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    Despite Economic Woes, Specialty Food Shoppers Still Buying: NASFT

    Although the recession has cut into profits of the $60 billion specialty food industry – according to recent research from the National Association for the Specialty Food Trade, Inc. (NASFT), 57 percent of specialty food consumers said they’ve reduced or changed their spending over the past year, and 52 percent said they would continue to do so in the next year – the dismal economy has prompted more specialty food shoppers to cook at home more frequently and pre-plan more meals.

    Although the recession has cut into profits of the $60 billion specialty food industry – according to recent research from the National Association for the Specialty Food Trade, Inc. (NASFT), 57 percent of specialty food consumers said they’ve reduced or changed their spending over the past year, and 52 percent said they would continue to do so in the next year – the dismal economy has prompted more specialty food shoppers to cook at home more frequently and pre-plan more meals. And these consumers are still indulging in such affordable treats as chocolate and cheese.

    The New York-based trade organization’s annual report on consumer spending habits and trends, “Today’s Specialty Food Consumer 2009,” employed research conducted in July 2009 by Mintel International and Greenfield Online, based on a survey of 1,500 adults age 18 and older.

    The report found that almost half of all Americans buy specialty foods, although numbers fell in the past year. In 2009, 46 percent of consumers said they bought specialty foods within the past six months.

    Although many respondents noted they’ve economized on such food purchases because of job losses and pay cuts, they still buy specialty foods for entertaining and gift purposes. They additionally characterize their cutbacks on specialty foods as only temporary. Overall, an estimated 138 million American consumers are buying specialty food.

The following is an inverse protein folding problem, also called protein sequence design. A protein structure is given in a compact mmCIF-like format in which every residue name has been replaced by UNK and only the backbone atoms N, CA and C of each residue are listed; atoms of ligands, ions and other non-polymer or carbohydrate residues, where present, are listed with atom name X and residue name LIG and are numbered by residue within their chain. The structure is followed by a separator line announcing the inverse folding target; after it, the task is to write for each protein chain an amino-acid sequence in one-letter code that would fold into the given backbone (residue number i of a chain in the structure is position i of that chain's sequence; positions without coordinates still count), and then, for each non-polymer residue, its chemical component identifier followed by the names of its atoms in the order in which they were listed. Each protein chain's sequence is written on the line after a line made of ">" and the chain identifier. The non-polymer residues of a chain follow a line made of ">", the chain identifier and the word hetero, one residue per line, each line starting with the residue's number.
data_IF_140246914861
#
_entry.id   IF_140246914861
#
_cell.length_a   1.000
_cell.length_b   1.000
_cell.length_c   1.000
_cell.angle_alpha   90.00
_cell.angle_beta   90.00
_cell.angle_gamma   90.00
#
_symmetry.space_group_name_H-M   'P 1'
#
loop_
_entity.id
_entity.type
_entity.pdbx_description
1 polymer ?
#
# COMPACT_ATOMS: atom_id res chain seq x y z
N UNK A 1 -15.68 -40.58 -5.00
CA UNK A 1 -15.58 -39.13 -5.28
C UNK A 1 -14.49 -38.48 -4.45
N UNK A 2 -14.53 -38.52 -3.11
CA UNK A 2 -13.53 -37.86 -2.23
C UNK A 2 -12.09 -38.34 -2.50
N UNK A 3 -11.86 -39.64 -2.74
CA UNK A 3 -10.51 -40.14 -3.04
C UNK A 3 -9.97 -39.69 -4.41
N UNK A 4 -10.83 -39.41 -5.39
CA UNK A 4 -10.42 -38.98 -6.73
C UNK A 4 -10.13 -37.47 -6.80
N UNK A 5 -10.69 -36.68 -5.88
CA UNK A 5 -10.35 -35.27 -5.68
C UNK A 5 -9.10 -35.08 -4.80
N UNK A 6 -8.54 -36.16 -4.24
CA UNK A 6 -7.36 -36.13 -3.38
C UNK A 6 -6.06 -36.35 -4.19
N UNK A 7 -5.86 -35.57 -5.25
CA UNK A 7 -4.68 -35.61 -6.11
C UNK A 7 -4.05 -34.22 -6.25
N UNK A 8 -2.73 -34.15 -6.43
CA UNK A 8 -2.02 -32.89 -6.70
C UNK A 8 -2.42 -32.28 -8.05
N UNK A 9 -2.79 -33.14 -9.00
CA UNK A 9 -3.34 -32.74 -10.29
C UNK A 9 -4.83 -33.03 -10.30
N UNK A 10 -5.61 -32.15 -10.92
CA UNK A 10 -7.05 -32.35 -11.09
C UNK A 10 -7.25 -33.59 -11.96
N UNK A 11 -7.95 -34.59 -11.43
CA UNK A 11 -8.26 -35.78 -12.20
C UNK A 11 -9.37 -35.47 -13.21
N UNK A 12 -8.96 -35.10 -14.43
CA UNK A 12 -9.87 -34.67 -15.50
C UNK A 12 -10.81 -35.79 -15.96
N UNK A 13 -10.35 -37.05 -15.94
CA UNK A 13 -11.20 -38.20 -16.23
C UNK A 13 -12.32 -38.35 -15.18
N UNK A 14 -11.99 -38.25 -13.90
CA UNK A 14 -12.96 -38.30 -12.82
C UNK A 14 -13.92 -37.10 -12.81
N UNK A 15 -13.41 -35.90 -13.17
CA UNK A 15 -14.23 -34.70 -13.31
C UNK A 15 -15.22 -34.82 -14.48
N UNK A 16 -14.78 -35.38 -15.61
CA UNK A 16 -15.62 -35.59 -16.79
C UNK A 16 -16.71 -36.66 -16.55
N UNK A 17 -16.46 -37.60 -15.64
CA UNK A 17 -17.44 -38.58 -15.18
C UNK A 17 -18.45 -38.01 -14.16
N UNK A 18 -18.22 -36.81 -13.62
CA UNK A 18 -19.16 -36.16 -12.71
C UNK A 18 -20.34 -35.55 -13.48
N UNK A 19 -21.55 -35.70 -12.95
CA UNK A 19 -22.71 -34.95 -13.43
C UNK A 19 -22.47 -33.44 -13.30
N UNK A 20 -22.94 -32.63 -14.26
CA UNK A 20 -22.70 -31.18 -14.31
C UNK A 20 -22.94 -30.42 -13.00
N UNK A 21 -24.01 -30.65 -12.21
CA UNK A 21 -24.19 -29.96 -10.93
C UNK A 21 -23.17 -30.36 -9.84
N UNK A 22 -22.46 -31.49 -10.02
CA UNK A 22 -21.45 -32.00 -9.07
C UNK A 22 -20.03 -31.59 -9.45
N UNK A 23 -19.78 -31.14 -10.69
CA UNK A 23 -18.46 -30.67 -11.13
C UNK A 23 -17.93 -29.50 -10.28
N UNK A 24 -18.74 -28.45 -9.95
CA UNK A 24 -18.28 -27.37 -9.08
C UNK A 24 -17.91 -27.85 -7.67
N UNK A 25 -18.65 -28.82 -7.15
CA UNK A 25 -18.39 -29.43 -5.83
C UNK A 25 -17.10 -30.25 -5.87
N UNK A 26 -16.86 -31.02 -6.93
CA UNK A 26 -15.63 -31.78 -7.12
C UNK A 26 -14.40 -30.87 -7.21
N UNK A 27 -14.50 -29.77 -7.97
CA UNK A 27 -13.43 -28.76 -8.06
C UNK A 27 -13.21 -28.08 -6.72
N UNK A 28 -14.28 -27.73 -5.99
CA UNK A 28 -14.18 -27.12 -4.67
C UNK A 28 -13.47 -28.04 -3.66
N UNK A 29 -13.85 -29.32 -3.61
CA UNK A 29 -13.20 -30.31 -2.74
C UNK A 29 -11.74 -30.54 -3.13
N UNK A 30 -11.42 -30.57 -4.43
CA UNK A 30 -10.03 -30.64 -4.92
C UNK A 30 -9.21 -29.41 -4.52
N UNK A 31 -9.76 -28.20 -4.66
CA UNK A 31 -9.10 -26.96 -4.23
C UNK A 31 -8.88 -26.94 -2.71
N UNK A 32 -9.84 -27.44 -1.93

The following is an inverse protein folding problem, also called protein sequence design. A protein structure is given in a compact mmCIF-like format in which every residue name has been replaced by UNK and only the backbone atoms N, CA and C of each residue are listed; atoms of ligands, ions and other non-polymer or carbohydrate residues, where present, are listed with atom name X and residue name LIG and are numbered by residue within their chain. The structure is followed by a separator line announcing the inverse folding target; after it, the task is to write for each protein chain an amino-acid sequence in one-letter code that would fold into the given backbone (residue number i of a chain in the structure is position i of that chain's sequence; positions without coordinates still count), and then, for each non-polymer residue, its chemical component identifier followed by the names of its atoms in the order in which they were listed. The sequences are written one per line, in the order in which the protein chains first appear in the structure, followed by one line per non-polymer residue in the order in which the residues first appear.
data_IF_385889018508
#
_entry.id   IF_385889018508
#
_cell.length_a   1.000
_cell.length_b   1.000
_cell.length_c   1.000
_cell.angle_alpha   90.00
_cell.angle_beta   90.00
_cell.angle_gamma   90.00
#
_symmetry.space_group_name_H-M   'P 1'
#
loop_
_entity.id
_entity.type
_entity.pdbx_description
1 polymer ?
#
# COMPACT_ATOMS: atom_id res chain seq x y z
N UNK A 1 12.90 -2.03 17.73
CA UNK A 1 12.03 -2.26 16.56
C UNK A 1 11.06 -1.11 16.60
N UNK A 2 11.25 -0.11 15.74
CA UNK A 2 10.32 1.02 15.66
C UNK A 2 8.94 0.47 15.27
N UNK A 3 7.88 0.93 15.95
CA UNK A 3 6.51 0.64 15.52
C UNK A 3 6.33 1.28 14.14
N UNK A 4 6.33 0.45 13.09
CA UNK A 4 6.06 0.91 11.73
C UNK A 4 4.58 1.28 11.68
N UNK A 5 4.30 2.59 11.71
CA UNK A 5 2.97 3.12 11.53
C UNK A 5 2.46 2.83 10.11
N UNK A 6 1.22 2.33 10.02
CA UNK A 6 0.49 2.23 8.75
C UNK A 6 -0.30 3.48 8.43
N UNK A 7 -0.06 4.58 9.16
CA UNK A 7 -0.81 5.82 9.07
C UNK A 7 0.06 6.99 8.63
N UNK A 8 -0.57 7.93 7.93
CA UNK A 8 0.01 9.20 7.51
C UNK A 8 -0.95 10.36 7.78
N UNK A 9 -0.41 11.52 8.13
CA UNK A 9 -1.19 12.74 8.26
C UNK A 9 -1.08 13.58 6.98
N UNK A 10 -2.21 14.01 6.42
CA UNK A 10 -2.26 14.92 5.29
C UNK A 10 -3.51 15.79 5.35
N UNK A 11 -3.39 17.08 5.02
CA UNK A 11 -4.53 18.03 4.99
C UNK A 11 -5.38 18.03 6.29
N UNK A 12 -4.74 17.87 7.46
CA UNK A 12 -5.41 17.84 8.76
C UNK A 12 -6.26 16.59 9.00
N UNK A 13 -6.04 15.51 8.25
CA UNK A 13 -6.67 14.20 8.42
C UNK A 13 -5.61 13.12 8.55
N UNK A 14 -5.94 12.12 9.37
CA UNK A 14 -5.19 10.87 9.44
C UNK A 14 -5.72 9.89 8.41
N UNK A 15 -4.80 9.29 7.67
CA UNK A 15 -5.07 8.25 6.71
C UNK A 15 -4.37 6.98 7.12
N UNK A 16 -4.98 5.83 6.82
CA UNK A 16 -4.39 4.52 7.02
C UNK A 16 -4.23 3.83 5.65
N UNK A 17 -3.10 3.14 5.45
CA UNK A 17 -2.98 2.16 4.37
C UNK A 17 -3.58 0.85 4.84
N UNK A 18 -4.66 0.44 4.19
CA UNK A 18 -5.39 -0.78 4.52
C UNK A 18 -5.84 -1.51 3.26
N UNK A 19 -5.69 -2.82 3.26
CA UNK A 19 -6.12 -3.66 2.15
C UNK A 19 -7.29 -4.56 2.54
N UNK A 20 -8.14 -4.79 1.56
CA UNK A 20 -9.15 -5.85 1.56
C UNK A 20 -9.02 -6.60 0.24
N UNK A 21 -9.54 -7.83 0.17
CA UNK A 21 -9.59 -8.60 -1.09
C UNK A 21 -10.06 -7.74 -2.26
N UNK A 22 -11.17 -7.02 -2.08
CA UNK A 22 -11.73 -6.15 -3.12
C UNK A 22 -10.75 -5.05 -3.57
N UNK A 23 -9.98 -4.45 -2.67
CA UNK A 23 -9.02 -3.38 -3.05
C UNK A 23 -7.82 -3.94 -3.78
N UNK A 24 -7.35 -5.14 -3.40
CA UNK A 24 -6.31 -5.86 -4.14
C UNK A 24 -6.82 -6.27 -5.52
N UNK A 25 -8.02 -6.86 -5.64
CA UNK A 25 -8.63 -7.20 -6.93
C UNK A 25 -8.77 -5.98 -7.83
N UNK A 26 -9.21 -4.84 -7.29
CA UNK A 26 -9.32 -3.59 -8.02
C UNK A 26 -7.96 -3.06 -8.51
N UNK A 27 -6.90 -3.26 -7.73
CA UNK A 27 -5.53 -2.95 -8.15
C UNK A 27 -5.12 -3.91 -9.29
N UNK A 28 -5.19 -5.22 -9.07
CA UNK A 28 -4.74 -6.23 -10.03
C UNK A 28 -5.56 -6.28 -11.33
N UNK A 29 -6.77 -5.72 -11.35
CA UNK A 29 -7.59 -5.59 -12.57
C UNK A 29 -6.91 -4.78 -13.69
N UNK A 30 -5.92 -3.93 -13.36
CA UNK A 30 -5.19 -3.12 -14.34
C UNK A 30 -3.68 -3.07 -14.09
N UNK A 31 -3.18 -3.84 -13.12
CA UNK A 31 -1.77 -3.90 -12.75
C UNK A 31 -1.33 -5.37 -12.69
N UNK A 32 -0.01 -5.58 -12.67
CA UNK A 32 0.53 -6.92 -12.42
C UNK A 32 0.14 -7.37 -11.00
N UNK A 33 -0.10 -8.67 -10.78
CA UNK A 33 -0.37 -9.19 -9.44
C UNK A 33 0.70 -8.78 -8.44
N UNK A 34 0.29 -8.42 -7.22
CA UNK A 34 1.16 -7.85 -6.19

“With the holidays approaching, specialty foods are in a good position to attract discerning consumers who are looking for new gift ideas and distinctive foods and drinks to share with guests,” said NASFT VP, communications Ron Tanner.

    Of the specialty food consumers who took part in the survey, 82 percent said they’re cooking at home more often. Those with the highest incomes are more likely to give specialty foods as gifts and to keep on hand at home for unexpected guests, while shoppers with lower incomes use premium foods to impress friends and families.

    Additional highlights of the study include:

    --The average specialty food consumer spends $111 per week on food
    --People ages 18 to 34 are the most likely buy specialty foods
    --Supermarkets are the main source for specialty foods
    --Local sourcing is the most important factor in specialty purchases
    --Hispanics are more likely purchasers of specialty food than those of other ethnic backgrounds
    --Organic foods appeal most to those ages 35 to 44.
    --Female specialty food consumers are spending 7 percent more on weekly food purchases than they did in 2007, while men are spending nearly 7 percent less

    A webinar held earlier this month, hosted by Amy Leslie of the NASTF and featuring Tanner and Marcia Mogelonsky of Chicago-based Mintel International, provided commentary and insight on the research.

    The full report and the webinar are available for purchase at www.specialtyfood.com.

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